U.S. persons and companies are discouraged, and sometimes required to refuse to participate in foreign boycotts that are not endorsed by the United States government. Since the anti-boycott laws (originally passed as the 1977 amendment to the Export Administration Act and the Ribicoff Amendment to the 1976 Tax Reform Act) were created, the primary focus has been the Arab League boycott of the state of Israel. Iraq, Kuwait, Lebanon, Libya, Qatar, Saudi Arabia, Syria, the United Arab Emirates (recently canceled anti-Israel boycott), and Yemen have all been determined by the U.S. government to currently require participation in the boycott of Israel. While the Israeli boycott has been the main focus in terms of enforcement, the anti-boycott laws apply to all foreign boycotts that the U.S. government have not endorsed.
A U.S. person or company should not conduct any business with any company that ask inquiries about their business dealings with Israel or national/residents of Israel. Any inquiry of this nature that have no bearing on normal business information may be a violation of the U.S. anti-boycott law, including inquiries that have not been responded to. Agreements to refuse to do business with Israel or to disclose the company’s business relationships with Israel are examples of prohibited conduct under the EAR.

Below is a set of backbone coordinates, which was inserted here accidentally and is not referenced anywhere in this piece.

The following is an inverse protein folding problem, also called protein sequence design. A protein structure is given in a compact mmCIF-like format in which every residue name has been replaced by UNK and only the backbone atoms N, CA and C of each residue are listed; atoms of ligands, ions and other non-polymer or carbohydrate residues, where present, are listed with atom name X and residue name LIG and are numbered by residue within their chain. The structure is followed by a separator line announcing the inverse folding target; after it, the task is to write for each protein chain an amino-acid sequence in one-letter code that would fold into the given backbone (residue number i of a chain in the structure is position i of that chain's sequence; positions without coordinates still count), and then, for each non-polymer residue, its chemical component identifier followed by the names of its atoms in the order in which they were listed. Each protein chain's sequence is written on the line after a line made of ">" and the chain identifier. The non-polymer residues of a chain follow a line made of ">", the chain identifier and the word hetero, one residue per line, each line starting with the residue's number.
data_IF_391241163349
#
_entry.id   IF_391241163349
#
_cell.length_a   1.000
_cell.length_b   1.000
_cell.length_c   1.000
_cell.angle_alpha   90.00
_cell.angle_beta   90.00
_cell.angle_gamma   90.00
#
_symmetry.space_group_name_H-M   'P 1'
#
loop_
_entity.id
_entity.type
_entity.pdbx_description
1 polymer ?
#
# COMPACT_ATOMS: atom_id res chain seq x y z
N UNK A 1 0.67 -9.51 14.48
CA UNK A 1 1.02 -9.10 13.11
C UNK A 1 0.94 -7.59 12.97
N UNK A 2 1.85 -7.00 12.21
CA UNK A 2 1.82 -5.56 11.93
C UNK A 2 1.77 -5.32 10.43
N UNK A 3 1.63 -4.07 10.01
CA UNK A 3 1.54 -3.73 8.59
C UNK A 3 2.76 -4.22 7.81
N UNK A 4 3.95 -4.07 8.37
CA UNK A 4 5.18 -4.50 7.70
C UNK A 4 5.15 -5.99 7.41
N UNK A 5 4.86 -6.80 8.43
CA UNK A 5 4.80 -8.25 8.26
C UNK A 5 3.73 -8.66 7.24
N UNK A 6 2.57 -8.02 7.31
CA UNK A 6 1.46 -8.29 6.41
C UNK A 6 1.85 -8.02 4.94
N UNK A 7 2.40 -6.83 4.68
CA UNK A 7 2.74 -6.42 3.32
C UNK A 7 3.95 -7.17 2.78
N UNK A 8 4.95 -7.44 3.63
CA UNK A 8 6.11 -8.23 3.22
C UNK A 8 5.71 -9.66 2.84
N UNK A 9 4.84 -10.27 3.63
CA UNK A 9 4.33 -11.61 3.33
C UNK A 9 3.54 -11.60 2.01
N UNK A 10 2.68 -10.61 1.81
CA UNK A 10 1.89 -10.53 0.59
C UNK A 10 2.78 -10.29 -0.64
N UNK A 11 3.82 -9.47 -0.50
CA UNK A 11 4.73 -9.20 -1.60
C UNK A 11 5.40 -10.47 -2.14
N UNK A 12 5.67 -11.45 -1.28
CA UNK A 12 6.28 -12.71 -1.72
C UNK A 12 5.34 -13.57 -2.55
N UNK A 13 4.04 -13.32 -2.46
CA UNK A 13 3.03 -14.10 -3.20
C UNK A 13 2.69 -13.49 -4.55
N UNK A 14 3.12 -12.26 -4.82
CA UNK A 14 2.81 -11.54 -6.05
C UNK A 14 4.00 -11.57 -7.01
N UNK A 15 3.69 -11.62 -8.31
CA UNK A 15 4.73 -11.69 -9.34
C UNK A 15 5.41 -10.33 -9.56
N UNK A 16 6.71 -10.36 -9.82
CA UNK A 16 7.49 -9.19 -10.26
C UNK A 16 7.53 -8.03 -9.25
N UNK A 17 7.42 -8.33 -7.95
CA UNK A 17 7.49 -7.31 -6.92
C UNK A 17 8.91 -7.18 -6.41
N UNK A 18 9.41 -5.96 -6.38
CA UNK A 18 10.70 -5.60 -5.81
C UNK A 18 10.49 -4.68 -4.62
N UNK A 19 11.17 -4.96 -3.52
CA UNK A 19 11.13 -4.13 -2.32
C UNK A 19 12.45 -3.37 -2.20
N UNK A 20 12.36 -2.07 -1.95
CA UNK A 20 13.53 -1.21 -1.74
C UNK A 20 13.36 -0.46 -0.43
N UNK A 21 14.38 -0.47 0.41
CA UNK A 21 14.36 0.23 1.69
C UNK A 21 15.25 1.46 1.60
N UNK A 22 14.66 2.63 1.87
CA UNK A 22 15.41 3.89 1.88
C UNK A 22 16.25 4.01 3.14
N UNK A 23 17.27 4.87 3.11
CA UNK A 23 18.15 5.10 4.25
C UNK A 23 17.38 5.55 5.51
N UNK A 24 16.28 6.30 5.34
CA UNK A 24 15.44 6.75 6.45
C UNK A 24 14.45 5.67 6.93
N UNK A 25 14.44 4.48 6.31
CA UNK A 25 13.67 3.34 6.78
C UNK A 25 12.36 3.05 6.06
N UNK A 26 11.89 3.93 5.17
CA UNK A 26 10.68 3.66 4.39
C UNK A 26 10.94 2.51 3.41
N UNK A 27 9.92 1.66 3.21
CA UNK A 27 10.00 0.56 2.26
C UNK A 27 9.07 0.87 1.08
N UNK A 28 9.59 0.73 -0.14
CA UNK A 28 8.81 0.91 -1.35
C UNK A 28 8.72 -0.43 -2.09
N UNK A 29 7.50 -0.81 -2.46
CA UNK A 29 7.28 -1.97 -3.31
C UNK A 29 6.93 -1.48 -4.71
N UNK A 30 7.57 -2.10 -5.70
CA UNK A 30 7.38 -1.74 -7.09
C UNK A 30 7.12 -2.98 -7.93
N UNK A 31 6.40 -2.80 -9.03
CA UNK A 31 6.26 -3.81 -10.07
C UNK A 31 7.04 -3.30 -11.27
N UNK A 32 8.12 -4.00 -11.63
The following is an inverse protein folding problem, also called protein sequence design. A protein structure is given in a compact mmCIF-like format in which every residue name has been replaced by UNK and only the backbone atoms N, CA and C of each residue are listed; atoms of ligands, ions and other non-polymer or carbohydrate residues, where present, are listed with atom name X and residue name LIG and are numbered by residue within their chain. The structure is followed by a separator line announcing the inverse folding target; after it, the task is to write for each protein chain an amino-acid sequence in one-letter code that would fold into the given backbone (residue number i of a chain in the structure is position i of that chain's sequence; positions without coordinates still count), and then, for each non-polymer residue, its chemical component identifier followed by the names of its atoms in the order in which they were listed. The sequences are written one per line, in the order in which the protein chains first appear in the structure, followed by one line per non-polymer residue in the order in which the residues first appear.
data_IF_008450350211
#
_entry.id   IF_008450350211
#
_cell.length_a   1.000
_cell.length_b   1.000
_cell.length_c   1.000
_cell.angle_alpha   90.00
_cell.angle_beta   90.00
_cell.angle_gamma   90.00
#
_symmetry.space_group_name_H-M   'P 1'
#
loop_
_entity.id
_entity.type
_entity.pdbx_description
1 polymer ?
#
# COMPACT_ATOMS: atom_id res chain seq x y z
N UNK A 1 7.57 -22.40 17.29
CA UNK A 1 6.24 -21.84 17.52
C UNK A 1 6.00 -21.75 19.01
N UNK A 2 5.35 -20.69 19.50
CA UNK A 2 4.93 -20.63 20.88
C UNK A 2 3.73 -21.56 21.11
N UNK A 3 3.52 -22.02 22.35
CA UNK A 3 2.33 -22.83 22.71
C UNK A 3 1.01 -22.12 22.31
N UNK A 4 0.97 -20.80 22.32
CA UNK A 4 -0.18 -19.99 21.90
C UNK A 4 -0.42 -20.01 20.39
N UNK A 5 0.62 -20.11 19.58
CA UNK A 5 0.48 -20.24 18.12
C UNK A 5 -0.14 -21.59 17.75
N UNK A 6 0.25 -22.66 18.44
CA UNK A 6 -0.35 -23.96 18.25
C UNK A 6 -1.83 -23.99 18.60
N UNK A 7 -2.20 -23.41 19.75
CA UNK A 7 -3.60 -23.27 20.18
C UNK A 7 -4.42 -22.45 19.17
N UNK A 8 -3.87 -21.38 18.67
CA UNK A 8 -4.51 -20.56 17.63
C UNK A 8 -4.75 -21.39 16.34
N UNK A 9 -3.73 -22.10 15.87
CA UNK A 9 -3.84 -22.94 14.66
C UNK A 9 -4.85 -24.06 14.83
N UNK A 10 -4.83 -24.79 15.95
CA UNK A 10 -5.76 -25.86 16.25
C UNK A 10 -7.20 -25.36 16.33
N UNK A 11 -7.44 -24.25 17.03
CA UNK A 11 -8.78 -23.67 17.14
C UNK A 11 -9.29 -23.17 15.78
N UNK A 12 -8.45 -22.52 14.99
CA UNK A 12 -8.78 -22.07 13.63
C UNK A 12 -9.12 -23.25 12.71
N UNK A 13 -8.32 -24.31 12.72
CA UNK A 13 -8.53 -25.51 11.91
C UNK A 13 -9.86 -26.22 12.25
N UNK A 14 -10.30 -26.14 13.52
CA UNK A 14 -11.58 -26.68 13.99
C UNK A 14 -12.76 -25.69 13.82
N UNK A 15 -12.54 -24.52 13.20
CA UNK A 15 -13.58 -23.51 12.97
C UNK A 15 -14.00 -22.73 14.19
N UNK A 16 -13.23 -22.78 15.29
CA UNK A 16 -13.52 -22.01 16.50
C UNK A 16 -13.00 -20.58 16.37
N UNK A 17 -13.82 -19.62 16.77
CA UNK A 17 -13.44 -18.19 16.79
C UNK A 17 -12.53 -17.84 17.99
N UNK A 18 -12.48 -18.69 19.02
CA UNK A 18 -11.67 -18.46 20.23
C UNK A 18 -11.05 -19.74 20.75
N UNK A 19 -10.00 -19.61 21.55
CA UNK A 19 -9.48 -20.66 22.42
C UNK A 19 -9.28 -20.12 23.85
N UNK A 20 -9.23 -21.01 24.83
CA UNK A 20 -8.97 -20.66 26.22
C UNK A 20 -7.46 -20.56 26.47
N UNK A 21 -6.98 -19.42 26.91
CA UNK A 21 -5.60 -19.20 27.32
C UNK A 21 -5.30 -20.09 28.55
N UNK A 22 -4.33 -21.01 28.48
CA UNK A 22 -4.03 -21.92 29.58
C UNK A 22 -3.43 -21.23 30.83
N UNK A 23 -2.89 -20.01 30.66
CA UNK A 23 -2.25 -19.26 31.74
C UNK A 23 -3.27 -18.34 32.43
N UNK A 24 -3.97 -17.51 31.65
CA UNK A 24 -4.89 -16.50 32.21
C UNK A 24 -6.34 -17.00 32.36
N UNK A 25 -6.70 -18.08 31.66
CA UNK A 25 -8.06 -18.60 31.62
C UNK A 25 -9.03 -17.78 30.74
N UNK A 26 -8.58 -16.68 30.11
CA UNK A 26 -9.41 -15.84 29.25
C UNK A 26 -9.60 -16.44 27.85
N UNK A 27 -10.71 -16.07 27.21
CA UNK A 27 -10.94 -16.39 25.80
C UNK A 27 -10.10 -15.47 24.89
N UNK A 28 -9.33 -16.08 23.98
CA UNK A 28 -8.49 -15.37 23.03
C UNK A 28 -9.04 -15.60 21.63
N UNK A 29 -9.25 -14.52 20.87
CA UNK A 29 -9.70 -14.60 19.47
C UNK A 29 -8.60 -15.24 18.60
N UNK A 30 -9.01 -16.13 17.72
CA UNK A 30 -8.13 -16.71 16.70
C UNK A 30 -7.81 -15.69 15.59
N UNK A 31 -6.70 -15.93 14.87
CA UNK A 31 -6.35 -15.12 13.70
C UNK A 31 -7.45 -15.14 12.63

Examples of Boycott Request (from BIS):
The EAR requires that a company self-report if it has been asked to take part in an unsanctioned foreign boycott. Any violation must be reported to the U.S. Department of Commerce- Office of Anti-boycott Compliance. Penalties can be both criminal and administrative and include jail time, fines, and denial of export privileges.
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